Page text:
In 1986, when I was ten years old, I had a Saturday job washing the dishes at a small coffee shop located in my beautiful hometown of Melrose, in the Scottish Borders. Even though the work was monotonous, essentially tying me to a kitchen sink for 8 hours each week when all my friends were out playing, I loved it. From an even younger age, I had been desperate to have a Saturday job, appreciating that work was essential to a purposeful life.
But at age ten, I had no idea what a purposeful life really meant. As I stood, washing, drying and putting away the crockery and cutlery in an endless loop (it was a hugely popular coffee shop, which for me meant there was rarely a moment in the day when I didn’t have a stack of dishes to deal with), I would hear the older girls and women talk about their lives – the who, the what, the how and the why. I loved to listen, imagining how my life might unfold in relation to theirs.
One summer’s day, a knock came at the backdoor. People visiting via the back of the coffee shop was common, as friends and relatives would often pop by to chat with the team, and I grew accustomed to the steady flow of visitors. However, as the door opened, I saw an unfamiliar face. Standing in the hall vestibule area was an older woman wearing a brightly coloured headscarf, big golden hoop earrings, and a floral floor-length skirt. In her hand, she held a basket filled with linen items. I looked at my boss for some assurance that the visitor was a friend; she smiled and said the lady was the fortune teller who came to the coffee shop each year when she was in the area for the St Boswells summer fair.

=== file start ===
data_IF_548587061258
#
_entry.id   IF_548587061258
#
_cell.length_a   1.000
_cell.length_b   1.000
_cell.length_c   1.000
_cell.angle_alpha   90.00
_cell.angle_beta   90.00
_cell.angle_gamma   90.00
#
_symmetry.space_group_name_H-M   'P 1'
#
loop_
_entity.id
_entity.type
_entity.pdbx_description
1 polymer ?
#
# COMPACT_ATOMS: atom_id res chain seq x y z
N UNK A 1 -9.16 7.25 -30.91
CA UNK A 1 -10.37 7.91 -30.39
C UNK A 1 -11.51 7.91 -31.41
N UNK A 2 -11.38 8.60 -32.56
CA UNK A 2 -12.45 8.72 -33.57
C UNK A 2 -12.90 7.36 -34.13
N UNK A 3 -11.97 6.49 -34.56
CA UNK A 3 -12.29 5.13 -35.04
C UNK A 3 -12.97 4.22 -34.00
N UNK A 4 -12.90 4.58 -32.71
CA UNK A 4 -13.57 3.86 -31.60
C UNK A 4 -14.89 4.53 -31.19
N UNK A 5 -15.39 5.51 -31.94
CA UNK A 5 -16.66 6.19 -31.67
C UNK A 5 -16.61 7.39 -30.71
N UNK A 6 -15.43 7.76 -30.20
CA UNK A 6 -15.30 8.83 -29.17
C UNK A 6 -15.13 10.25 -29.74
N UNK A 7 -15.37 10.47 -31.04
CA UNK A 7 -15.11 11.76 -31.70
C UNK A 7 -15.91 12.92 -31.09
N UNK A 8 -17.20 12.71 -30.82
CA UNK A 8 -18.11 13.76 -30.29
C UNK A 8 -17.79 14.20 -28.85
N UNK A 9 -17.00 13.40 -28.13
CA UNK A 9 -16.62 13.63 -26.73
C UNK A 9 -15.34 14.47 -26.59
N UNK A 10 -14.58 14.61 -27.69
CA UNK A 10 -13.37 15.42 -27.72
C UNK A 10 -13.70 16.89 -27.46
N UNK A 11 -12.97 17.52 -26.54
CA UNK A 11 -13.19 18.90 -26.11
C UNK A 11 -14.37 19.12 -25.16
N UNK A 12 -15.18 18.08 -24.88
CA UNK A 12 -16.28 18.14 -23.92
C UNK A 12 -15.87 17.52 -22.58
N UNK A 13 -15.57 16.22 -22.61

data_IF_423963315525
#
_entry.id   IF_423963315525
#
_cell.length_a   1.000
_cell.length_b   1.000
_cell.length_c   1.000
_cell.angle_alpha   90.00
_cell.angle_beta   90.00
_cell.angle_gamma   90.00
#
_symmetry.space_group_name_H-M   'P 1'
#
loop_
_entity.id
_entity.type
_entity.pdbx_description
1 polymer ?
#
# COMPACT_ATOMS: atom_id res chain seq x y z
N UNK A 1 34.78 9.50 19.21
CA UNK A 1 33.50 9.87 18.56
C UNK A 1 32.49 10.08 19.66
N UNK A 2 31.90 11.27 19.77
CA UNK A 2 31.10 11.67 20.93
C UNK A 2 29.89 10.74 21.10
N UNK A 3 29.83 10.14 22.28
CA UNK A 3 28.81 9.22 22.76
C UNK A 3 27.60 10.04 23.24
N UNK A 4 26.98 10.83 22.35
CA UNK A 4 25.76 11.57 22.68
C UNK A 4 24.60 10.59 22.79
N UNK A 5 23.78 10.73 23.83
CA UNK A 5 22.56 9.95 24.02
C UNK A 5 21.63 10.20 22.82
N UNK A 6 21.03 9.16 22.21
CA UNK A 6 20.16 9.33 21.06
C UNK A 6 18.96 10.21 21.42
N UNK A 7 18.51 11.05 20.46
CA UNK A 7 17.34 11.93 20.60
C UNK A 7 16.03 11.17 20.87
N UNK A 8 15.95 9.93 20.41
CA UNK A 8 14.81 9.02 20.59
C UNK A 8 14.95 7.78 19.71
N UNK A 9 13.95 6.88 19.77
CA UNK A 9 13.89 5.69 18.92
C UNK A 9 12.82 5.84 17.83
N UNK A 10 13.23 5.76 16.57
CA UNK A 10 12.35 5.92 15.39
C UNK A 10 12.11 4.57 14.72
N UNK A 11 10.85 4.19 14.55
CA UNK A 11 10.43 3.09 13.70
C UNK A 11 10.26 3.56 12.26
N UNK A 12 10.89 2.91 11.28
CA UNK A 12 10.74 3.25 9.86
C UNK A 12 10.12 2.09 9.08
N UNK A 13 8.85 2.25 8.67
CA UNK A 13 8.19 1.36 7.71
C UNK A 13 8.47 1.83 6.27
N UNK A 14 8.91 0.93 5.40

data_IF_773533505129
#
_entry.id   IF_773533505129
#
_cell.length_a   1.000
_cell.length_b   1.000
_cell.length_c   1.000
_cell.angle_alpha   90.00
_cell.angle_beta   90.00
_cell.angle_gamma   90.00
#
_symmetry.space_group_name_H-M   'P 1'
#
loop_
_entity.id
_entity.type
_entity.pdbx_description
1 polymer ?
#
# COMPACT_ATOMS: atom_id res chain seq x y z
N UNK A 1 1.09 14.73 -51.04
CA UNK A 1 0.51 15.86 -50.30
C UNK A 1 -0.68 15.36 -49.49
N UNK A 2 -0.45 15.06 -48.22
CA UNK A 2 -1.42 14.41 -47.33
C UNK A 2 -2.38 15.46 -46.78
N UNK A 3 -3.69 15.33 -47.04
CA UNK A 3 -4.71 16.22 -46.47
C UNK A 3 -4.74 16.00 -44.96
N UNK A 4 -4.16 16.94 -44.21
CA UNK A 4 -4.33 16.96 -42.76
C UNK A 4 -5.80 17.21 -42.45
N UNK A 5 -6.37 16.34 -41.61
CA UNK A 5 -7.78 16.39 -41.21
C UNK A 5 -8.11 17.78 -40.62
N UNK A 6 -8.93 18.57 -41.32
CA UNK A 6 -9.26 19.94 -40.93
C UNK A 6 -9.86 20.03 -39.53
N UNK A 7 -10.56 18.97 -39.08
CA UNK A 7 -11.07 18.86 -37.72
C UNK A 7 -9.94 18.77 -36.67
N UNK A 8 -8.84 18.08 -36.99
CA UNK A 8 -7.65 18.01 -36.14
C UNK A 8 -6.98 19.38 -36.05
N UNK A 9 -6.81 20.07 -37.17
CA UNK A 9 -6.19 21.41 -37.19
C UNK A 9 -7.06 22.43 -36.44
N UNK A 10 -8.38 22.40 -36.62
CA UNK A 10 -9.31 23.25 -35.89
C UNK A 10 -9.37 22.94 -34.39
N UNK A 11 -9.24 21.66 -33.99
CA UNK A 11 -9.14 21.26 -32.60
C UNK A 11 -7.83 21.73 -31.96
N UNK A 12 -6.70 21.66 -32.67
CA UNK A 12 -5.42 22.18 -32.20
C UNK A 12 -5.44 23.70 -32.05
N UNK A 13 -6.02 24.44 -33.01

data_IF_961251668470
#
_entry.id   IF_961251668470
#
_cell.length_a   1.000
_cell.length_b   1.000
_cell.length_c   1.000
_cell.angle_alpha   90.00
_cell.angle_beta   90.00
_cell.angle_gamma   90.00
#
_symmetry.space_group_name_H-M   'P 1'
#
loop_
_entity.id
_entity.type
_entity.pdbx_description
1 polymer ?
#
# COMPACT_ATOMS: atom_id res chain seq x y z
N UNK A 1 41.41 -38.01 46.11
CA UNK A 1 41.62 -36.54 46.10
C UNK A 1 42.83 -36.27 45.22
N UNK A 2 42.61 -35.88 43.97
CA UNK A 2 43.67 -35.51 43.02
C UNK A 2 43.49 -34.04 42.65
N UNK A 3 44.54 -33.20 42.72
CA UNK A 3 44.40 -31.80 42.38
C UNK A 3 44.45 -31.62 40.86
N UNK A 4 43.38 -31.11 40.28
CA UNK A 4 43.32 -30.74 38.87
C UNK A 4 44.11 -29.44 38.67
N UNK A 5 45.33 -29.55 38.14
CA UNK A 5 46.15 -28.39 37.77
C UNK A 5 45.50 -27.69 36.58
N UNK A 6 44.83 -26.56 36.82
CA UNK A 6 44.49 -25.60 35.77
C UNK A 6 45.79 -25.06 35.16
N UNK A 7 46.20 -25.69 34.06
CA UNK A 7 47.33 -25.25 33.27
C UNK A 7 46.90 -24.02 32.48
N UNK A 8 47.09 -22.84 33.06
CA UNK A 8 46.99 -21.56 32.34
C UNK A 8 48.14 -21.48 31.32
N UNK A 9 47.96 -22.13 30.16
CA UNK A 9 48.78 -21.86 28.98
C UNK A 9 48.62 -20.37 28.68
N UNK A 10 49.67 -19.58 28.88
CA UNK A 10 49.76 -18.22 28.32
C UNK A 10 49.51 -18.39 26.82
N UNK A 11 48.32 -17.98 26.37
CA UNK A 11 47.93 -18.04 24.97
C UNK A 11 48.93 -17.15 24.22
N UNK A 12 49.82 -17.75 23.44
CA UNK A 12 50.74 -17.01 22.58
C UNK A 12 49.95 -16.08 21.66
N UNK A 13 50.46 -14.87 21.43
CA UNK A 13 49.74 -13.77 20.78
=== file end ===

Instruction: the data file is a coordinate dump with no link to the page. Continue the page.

One by one, the older girls and women left the coffee shop by the backdoor, standing in the courtyard outside as the fortune teller looked intently at the palms of their right hand, tracing the lines with her finger, pausing now and then to look at those who were attentively listening to each word she said.
As she finished her rounds, my boss looked at me, clearly noticing my awe of the process. The excitement of everyone fuelled my intrigue as they bounced back to work after their session, giggling at their interpretation of what she said, picking the best-case scenario to give meaning to their hopes and dreams.
My boss asked if I’d like my palm read, too.
“YES!” I could hardly contain my excitement at the prospect of hearing what could come.
“How old is she?” asked the Fortune Teller
“Ten.” said my boss.
“Too young.” said the fortune teller. “I will sell you a good luck charm for her instead.”
“That’s a pity, perhaps next year.” said my boss.
My disappointment was almost tangible to everyone. I again dropped my gaze to the full sink as the backdoor closed. Next year is an awfully long time to wait when you’re ten.
Then, less than five minutes later, a knock at the door. “Okay, I will read for her…send her out.”
I looked at my boss; she shrugged her shoulders, smiled and nodded towards the door, indicating for me to go out to the courtyard.
I was nervous. What was the fortune teller going to say? What would it mean?
She took my prune-textured right hand in hers and traced my lines with her finger.